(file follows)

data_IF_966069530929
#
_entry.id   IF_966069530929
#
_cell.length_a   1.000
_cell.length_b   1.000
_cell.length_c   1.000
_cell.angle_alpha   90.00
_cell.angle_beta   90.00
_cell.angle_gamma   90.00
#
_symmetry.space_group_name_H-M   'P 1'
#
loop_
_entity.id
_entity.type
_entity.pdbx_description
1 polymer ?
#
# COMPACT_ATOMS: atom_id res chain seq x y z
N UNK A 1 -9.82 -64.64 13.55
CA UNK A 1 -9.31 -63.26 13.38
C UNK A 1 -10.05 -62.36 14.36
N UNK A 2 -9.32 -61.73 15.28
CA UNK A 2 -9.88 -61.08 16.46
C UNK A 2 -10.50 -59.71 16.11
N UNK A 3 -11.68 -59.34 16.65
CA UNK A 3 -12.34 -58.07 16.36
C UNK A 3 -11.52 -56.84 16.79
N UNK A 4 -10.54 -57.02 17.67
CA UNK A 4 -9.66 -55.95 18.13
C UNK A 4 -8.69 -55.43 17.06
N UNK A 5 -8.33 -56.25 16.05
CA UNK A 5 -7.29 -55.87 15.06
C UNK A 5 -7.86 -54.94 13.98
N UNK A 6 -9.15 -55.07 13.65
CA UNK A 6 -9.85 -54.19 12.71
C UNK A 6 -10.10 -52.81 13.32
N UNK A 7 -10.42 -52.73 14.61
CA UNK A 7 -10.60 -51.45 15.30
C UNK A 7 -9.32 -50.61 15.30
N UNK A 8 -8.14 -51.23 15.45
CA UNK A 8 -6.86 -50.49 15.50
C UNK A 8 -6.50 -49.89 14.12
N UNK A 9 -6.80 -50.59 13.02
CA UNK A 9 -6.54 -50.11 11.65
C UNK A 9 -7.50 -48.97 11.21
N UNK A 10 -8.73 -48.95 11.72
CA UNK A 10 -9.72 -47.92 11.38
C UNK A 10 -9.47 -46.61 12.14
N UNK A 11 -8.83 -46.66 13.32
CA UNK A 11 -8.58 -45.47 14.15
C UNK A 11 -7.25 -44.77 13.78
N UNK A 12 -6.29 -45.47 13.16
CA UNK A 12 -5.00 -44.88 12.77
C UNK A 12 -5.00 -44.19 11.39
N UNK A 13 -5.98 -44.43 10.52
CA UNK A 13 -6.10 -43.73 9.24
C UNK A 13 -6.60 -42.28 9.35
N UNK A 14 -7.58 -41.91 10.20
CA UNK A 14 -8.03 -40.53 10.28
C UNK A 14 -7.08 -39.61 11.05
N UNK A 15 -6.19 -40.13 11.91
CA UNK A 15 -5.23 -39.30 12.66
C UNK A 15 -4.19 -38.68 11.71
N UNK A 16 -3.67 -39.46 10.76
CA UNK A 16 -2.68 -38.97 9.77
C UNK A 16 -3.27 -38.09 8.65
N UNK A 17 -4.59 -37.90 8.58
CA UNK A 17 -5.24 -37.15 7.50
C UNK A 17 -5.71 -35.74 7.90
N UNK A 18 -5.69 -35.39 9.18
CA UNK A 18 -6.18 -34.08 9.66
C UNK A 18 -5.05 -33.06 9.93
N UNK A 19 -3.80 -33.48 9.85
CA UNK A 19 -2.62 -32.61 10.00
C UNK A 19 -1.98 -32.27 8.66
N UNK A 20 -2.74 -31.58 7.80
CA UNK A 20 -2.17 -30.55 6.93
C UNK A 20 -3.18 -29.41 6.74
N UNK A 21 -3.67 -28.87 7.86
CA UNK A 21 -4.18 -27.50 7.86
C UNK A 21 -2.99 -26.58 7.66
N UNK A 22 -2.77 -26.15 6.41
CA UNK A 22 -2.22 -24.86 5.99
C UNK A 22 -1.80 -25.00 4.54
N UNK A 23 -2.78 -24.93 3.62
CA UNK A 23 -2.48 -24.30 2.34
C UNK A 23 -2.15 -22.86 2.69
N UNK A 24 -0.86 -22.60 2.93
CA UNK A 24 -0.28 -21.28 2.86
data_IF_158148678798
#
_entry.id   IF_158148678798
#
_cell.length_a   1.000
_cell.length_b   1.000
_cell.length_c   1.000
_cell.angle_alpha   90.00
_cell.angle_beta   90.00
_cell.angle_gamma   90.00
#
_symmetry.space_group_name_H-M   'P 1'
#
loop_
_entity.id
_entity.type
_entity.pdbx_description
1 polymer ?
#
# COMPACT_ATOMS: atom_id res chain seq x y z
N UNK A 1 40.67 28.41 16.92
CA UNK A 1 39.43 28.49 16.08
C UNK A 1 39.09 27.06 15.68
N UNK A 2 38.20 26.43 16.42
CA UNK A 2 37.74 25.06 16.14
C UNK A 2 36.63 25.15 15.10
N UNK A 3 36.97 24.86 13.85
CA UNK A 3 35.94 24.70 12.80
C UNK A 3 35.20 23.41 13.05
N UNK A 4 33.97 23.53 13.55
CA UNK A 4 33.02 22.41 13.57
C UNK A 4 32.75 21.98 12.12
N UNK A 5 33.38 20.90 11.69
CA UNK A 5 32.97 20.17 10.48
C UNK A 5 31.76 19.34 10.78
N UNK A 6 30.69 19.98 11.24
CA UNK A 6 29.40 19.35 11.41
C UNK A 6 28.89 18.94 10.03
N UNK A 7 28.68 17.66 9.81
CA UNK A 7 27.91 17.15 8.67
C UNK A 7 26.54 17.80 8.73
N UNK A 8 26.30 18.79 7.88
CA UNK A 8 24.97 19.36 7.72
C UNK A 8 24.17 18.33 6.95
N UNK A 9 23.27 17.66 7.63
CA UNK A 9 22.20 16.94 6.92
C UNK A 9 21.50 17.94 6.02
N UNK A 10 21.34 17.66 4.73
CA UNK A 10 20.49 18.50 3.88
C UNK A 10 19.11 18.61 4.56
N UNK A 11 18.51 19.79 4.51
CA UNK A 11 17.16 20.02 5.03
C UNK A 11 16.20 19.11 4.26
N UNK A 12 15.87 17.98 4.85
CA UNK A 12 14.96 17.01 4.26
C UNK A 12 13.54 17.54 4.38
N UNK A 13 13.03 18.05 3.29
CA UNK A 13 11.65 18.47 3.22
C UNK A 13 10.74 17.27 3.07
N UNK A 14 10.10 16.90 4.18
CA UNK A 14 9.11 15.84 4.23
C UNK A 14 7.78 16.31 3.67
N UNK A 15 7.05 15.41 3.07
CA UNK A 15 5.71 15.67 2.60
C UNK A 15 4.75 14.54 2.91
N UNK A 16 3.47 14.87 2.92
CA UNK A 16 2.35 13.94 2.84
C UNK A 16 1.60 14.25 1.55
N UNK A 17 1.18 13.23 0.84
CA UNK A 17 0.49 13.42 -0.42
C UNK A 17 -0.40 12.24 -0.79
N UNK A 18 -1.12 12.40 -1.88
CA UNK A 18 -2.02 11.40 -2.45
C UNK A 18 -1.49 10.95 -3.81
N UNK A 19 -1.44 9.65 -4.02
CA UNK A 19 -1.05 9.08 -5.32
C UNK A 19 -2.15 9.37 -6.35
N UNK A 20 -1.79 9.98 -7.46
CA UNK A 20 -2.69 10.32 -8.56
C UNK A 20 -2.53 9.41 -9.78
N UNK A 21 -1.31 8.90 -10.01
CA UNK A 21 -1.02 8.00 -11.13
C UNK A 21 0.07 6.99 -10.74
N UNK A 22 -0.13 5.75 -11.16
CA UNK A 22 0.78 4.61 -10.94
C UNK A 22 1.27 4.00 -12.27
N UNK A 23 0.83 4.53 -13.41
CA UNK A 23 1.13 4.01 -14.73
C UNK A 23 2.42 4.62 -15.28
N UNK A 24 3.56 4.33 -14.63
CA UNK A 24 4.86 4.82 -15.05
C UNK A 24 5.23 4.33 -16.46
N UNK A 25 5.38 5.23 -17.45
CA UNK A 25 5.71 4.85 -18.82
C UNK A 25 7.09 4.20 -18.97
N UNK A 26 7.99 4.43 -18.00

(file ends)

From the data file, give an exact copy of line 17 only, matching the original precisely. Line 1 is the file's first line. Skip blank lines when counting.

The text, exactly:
_entity.pdbx_description